But, recently, at our weekly ChristLife session on Sharing Christ, a dear friend brought up the dreaded concept of the elevator pitch. Only this time it made so much sense!

This week’s session focused on what some of our obstacles and fears are when it comes to sharing our stories about Christ’s presence and love in our lives. When my friend, mentioned the concept of the elevator pitch in relationship to evangelization (ugh, scary and intimidating word!) my dislike of the process vanished. How many times have I been in a situation ripe for sharing the comfort and encouragement of Christ, yet felt totally unprepared?

helpingWhy not create and practice an engaging introduction to roll off my tongue when the moment presents itself? No more stumbling and wondering when a situation arises, I can see it as a weapon against the Devil’s interference play of self-doubt and fear of rejection. All I will have to do is ask the Holy Spirit to push the “start” button on the recording in my brain!

So here is a challenge for you all. Create your mission field “elevator pitch”, your personalized gift to others that could open their hearts to Christ, and share it here. I will be working on mine too!

This Therapist Center can be found at our intake request form and by entering their zip code 21014

Just Show Up

We’ve all seen them in our facebook newsfeed…
Heartbreaking posts from someone who has lost a loved one or diagnosed with cancer or enduring financial hardship, or painful divorce…the list goes on. And as women, we deeply desire to comfort these broken hearts through words.
But can I honestly say, there is one repeated comment I see on facebook…over and over again. I cringe when I see it. And then I cringe again.
“Let me know if you need anything.”
Have I ever told a hurting person this in the past? Unfortunately yes. But I have learned through my own trials a better way to comfort.
Four years ago, I was struggling through a very difficult time in my life both physically and mentally. I had to take a 4 month sabbatical from my counseling job and was unable to care for my 3 small children without constant outside help from family and friends.
For a high functioning, dependable woman who had worked since 11 years old, I can not begin to express how painfully discouraging my inability to quickly “pick myself” up was at this point.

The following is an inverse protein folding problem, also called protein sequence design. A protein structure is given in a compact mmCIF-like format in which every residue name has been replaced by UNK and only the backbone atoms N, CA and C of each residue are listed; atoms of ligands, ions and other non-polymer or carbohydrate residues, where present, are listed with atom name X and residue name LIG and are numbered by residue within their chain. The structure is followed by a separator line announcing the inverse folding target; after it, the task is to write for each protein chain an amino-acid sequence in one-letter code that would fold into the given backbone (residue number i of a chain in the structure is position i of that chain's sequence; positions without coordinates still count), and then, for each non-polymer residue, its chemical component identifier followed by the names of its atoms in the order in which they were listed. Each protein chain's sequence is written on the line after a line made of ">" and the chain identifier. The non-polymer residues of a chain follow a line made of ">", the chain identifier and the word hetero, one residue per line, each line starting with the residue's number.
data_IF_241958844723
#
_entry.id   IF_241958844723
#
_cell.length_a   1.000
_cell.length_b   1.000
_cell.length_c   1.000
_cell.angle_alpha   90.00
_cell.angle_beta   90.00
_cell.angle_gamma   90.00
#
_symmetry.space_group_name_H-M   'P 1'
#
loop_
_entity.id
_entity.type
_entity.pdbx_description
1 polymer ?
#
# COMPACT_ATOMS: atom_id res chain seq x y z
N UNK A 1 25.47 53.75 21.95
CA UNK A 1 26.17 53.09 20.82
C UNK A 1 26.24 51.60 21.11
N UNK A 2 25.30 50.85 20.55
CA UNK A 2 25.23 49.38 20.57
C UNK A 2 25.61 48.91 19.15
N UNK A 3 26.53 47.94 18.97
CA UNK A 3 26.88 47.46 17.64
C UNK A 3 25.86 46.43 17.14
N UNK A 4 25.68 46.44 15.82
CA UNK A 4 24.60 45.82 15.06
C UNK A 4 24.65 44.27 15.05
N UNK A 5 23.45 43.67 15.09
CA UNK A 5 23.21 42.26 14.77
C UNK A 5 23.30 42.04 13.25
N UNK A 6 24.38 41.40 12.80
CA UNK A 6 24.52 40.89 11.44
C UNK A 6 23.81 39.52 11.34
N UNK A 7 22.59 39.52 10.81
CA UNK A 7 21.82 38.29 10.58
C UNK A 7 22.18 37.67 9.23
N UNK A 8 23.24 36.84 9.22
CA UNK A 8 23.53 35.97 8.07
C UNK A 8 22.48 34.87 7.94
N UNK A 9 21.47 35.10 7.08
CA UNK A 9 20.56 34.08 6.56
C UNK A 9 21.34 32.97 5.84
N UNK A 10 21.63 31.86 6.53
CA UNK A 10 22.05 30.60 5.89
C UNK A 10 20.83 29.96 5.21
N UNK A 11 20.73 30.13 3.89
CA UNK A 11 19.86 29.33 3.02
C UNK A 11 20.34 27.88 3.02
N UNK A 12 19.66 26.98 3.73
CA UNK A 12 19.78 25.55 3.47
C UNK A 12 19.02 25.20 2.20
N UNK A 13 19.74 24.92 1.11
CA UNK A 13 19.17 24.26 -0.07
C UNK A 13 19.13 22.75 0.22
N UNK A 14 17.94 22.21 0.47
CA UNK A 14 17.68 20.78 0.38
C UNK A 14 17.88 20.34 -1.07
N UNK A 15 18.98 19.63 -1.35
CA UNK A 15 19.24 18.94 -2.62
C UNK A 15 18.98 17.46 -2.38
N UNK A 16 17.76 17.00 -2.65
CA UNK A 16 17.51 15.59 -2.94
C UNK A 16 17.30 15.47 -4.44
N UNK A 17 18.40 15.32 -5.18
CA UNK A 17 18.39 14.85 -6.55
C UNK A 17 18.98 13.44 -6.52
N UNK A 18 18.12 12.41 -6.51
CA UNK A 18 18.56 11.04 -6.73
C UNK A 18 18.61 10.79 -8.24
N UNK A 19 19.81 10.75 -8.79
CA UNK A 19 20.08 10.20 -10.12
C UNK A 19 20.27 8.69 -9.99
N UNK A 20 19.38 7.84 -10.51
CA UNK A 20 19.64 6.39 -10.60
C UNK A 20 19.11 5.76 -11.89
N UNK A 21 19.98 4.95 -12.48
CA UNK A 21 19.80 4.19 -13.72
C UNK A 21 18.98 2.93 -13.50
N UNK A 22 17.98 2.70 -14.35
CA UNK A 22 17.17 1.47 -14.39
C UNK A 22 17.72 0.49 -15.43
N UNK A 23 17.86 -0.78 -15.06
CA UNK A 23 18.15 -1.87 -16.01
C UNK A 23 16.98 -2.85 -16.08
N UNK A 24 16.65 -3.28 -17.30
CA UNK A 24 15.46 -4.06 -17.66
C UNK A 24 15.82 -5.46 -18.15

On a Saturday afternoon I watched an unrecognized car pull in my driveway. It was Sherry, our secretary, who lived in the town nearby. When I opened the door she lovingly explained, “Melissa, I was out picking blueberries with my grandchildren and I wanted to bring some to you for your kids. They are already washed.”
They were already washed.
Tears are running down my face as I type– thinking about that white colander of washed berries, ready to set on my table for my children to eat. Because of my health, standing at my kitchen sink washing fruit was a chore…yes a chore. I am sure there many of you that can relate. So those washed blueberries were very meaningful to this mama.
That life touching experience taught me a very significant life lesson….
JUST SHOW UP.
Too many times, we wait for a struggling person to ask for help. They may need someone to help put laundry away or take their children for a few hours so they can rest. Unfortunately, their mental and physical energy may be too low to be able assign us to these needed tasks. Or they may not want to feel like a burden or even know what they need. That’s why we just have to SHOW UP, look around and offer to do what’s needed without being asked.
Are there some people who are very private and possibly offended by help? Yes. And we want to respect their boundaries.
But who could seriously be angry at a plate of brownies or a pot of soup? My bet–they’ll be grateful.
Here are some simple ways to help a struggling person in their day-to-day life.
Take them a meal- it doesn’t have to be fancy!
Drop off some groceries
Walk their dog
Take their kids for a few hours
Cut their grass or weed flower beds
Fold laundry
Clean dishes in their sink
Offer to run errands for them
Drop off a cup of their favorite coffee
Make a fruit and veggie tray for their kids.